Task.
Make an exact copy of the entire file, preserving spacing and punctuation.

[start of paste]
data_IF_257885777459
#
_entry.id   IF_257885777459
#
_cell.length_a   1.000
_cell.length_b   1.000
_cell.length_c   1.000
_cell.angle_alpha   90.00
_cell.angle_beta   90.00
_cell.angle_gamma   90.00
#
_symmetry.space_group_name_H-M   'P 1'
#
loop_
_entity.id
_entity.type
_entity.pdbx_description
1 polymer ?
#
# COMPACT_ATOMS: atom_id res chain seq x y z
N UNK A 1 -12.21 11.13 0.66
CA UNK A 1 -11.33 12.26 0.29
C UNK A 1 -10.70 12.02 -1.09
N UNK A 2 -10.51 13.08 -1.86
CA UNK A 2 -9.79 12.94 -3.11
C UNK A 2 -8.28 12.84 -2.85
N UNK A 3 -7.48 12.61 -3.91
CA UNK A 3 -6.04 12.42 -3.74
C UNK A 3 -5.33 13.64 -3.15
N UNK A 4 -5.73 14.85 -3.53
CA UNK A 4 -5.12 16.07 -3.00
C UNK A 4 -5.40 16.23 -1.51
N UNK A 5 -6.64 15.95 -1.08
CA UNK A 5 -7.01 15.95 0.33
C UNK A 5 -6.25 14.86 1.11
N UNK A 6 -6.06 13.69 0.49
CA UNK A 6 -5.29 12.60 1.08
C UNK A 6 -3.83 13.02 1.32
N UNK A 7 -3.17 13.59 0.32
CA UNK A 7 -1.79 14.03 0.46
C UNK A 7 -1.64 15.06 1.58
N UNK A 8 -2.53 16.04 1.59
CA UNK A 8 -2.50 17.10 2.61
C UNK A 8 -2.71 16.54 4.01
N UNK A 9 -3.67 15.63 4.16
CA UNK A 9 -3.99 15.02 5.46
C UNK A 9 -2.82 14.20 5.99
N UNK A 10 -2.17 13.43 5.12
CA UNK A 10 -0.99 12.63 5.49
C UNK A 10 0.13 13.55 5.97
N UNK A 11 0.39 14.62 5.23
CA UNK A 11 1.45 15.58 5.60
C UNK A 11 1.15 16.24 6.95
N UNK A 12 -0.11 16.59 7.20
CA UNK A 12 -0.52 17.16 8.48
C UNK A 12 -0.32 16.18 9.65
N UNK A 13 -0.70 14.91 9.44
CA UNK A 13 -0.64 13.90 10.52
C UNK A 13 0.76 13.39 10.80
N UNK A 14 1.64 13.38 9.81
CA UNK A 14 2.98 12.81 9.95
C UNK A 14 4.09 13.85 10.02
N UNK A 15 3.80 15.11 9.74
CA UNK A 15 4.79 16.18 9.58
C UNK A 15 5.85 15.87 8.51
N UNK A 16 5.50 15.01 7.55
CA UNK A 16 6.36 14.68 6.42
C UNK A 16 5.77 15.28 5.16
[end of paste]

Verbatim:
data_IF_257885777459
#
_entry.id   IF_257885777459
#
_cell.length_a   1.000
_cell.length_b   1.000
_cell.length_c   1.000
_cell.angle_alpha   90.00
_cell.angle_beta   90.00
_cell.angle_gamma   90.00
#
_symmetry.space_group_name_H-M   'P 1'
#
loop_
_entity.id
_entity.type
_entity.pdbx_description
1 polymer ?
#
# COMPACT_ATOMS: atom_id res chain seq x y z
N UNK A 1 -12.21 11.13 0.66
CA UNK A 1 -11.33 12.26 0.29
C UNK A 1 -10.70 12.02 -1.09
N UNK A 2 -10.51 13.08 -1.86
CA UNK A 2 -9.79 12.94 -3.11
C UNK A 2 -8.28 12.84 -2.85
N UNK A 3 -7.48 12.61 -3.91
CA UNK A 3 -6.04 12.42 -3.74
C UNK A 3 -5.33 13.64 -3.15
N UNK A 4 -5.73 14.85 -3.53
CA UNK A 4 -5.12 16.07 -3.00
C UNK A 4 -5.40 16.23 -1.51
N UNK A 5 -6.64 15.95 -1.08
CA UNK A 5 -7.01 15.95 0.33
C UNK A 5 -6.25 14.86 1.11
N UNK A 6 -6.06 13.69 0.49
CA UNK A 6 -5.29 12.60 1.08
C UNK A 6 -3.83 13.02 1.32
N UNK A 7 -3.17 13.59 0.32
CA UNK A 7 -1.79 14.03 0.46
C UNK A 7 -1.64 15.06 1.58
N UNK A 8 -2.53 16.04 1.59
CA UNK A 8 -2.50 17.10 2.61
C UNK A 8 -2.71 16.54 4.01
N UNK A 9 -3.67 15.63 4.16
CA UNK A 9 -3.99 15.02 5.46
C UNK A 9 -2.82 14.20 5.99
N UNK A 10 -2.17 13.43 5.12
CA UNK A 10 -0.99 12.63 5.49
C UNK A 10 0.13 13.55 5.97
N UNK A 11 0.39 14.62 5.23
CA UNK A 11 1.45 15.58 5.60
C UNK A 11 1.15 16.24 6.95
N UNK A 12 -0.11 16.59 7.20
CA UNK A 12 -0.52 17.16 8.48
C UNK A 12 -0.32 16.18 9.65
N UNK A 13 -0.70 14.91 9.44
CA UNK A 13 -0.64 13.90 10.52
C UNK A 13 0.76 13.39 10.80
N UNK A 14 1.64 13.38 9.81
CA UNK A 14 2.98 12.81 9.95
C UNK A 14 4.09 13.85 10.02
N UNK A 15 3.80 15.11 9.74
CA UNK A 15 4.79 16.18 9.58
C UNK A 15 5.85 15.87 8.51
N UNK A 16 5.50 15.01 7.55
CA UNK A 16 6.36 14.68 6.42
C UNK A 16 5.77 15.28 5.16